Nissan Skyline Hakosuka Air box

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In the last post I had just finished off the majority of the pattern work for the skyline Hakosuka air box. And the next step was to do all of the fine sanding and finishing ready for the moulding process. I stupidly got carried away and didn’t take any pictures of these stages, but it basically involves flat blocking all of the shapes to check the surfaces are nice and flat. Then filling in any imperfections and finally sealing and fine sanding ready to mould.

Moulding Process

The moulding process is relatively straightforward. The only really critical feature is where you place your split lines. These are the areas where your mould is split into as many sections as is required to be able to get the component out in one piece. On a simple shape, that is tapered and has no undercuts, these separate sections aren’t necessary. On something relatively complex and shapely (like an airbox) you may need several joints in the mould. Luckily I was able to bare these factors in mind as I made the patterns so I could keep the joints to a minimum. In this case I only had to split each component into two.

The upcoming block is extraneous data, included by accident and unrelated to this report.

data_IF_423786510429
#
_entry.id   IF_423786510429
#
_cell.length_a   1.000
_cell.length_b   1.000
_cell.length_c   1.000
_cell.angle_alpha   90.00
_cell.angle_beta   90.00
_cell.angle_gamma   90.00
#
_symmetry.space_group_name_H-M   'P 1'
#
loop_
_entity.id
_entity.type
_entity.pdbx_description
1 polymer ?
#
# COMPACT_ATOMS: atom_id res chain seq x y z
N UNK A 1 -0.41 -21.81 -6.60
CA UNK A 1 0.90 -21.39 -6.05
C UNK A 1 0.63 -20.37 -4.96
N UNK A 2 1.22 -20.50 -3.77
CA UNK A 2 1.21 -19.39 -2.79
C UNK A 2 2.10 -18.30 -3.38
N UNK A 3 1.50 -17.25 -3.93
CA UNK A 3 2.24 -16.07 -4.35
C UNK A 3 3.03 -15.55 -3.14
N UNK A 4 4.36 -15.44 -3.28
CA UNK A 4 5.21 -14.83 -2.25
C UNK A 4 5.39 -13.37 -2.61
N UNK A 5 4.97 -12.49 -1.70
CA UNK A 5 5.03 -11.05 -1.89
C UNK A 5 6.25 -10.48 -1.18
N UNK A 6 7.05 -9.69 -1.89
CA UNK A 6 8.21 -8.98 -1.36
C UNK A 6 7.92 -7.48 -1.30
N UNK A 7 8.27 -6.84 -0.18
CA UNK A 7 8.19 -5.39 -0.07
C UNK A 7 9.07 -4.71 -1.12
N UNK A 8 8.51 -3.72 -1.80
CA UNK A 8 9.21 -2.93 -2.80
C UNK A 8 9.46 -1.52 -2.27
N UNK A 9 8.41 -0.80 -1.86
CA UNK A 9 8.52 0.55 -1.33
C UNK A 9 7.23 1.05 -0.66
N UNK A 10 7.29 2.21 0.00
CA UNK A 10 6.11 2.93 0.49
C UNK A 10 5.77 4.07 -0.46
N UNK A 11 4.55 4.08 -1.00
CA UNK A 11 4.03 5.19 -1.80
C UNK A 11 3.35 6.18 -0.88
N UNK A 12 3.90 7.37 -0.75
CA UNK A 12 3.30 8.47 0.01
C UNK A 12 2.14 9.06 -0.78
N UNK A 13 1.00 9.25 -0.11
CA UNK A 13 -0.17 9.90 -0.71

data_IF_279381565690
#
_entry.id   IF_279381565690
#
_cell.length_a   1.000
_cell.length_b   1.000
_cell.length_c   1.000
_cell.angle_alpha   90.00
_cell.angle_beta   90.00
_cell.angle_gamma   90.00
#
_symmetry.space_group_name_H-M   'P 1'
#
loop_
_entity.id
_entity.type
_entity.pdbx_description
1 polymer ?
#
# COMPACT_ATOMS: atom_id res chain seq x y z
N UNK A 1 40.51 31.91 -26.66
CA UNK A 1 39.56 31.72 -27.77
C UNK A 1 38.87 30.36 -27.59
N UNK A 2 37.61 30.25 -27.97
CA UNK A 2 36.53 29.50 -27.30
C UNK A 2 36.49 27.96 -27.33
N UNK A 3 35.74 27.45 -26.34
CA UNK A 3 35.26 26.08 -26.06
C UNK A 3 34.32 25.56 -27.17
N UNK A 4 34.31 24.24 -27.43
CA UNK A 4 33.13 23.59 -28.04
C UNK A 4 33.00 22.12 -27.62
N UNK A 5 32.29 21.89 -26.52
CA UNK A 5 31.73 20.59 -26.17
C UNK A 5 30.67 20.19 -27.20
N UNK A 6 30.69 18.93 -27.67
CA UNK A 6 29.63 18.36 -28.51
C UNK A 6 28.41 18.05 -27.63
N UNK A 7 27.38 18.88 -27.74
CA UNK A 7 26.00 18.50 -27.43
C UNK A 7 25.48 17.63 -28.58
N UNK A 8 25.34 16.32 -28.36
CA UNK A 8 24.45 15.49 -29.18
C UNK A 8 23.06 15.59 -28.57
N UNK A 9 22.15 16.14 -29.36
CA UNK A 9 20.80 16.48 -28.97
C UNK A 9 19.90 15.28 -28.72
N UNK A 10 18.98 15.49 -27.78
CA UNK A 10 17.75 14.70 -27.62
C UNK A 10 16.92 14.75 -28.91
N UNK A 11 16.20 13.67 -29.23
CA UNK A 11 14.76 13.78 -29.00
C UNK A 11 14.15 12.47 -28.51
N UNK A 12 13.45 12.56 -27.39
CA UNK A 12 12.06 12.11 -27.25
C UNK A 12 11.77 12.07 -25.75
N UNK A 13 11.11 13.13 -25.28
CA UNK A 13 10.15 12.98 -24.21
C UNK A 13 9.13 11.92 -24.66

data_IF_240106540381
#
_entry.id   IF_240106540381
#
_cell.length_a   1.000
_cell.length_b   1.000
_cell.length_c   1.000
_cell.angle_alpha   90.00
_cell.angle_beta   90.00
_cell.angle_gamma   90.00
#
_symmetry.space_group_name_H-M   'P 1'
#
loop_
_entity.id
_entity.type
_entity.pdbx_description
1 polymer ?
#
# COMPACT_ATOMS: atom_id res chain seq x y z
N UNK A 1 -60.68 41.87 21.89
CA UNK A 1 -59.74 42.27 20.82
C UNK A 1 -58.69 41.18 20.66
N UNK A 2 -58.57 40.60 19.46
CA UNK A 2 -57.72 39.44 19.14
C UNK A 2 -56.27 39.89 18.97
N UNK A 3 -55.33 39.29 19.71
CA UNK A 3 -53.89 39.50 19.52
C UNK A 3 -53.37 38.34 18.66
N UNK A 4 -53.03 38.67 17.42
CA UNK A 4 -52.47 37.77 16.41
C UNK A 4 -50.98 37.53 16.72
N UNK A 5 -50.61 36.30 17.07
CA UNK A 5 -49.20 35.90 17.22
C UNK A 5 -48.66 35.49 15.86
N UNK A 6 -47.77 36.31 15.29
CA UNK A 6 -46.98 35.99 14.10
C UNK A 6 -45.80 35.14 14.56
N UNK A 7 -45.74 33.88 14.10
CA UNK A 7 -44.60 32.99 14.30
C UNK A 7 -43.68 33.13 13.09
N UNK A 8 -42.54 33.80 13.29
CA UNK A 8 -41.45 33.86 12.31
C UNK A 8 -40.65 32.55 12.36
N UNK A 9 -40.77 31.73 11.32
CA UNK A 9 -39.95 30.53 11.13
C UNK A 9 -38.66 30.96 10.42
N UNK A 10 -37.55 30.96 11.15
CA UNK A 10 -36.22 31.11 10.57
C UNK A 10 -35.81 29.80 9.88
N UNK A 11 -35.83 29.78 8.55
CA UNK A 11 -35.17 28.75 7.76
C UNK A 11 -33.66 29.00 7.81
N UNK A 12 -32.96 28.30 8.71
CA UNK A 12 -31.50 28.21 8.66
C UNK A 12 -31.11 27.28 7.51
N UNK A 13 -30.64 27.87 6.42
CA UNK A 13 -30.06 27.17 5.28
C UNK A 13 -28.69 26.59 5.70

The joint lines and flanges on the moulds are created in a process called ‘weiring up’. Whereby you create these new surfaces at 90 degrees to your pattern to form a bolt flange on your mould. Now all of this set up work is completed. The patterns receive many coats of release agent or wax to prevent the mould sticking to your pattern.

Mould lay up

The ‘lay up’ process involves building up several layers of your chosen mould making material. In this case I am using a vinylester based moulding system. I tend to aim for a mould thickness of around 10mm for most parts as this helps make a nice, rigid mould.

Removing the moulds

When the moulds have been ‘layed up’ and left to cure it is time to remove them from the patterns. This is always the part where the nerves set in. Because if the mould has stuck to the pattern…..At this point it is a hell of a lot of work to have to start again. Luckily, I can honestly say that (although I’ve had some close ones) I have never had a mould stick so bad it was beyond saving. Even so. I have been doing this for 20 years now and it still fills me with dread…..Even though you know you have done everything right the doubt still creeps in!

With the moulds removed. They now just need to have all of the rough edges trimmed off. Bolt holes drilled. Then a final sand and polish up. They are then put in the oven for a ‘post cure’. This involves slowly increasing the mould temperature to completely cure them.

Now the finished moulds are ready to Produce the components.